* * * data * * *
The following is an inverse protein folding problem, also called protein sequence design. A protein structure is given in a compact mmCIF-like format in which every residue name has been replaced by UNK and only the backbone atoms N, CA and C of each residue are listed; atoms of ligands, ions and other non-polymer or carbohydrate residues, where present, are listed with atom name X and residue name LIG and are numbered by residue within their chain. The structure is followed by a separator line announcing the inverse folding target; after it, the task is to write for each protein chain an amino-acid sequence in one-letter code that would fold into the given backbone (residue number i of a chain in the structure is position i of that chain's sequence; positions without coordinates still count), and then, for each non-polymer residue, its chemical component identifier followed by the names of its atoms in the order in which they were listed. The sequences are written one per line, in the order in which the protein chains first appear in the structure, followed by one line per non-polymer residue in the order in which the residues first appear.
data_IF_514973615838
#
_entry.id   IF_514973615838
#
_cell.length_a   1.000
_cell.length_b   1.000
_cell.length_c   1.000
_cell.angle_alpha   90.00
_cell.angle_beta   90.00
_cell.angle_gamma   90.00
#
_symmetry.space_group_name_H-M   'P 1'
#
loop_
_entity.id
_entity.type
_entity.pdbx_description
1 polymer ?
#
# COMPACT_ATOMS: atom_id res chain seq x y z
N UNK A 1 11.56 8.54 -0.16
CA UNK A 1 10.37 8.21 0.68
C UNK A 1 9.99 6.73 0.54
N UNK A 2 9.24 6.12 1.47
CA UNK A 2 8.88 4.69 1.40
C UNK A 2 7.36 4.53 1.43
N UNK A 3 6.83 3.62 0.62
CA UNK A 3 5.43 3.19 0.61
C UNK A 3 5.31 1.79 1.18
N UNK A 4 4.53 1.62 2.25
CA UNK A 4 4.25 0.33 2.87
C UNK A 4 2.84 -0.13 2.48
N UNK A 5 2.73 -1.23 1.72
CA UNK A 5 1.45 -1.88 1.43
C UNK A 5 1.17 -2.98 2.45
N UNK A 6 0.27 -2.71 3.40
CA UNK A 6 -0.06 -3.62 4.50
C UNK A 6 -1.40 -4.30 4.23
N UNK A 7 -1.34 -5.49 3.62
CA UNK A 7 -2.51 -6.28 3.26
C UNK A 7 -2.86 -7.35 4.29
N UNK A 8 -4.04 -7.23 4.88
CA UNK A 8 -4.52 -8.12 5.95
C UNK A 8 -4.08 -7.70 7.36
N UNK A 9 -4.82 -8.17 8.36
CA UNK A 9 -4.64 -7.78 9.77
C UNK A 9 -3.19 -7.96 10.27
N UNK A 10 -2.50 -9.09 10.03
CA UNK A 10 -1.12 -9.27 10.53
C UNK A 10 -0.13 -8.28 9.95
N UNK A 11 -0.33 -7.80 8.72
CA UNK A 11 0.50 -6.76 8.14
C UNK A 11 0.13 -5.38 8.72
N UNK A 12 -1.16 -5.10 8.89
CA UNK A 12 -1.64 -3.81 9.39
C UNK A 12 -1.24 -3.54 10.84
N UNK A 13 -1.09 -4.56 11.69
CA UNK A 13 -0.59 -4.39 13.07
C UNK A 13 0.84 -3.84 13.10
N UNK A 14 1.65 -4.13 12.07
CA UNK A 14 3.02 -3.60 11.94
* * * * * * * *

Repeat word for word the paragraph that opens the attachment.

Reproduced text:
The following is an inverse protein folding problem, also called protein sequence design. A protein structure is given in a compact mmCIF-like format in which every residue name has been replaced by UNK and only the backbone atoms N, CA and C of each residue are listed; atoms of ligands, ions and other non-polymer or carbohydrate residues, where present, are listed with atom name X and residue name LIG and are numbered by residue within their chain. The structure is followed by a separator line announcing the inverse folding target; after it, the task is to write for each protein chain an amino-acid sequence in one-letter code that would fold into the given backbone (residue number i of a chain in the structure is position i of that chain's sequence; positions without coordinates still count), and then, for each non-polymer residue, its chemical component identifier followed by the names of its atoms in the order in which they were listed. The sequences are written one per line, in the order in which the protein chains first appear in the structure, followed by one line per non-polymer residue in the order in which the residues first appear.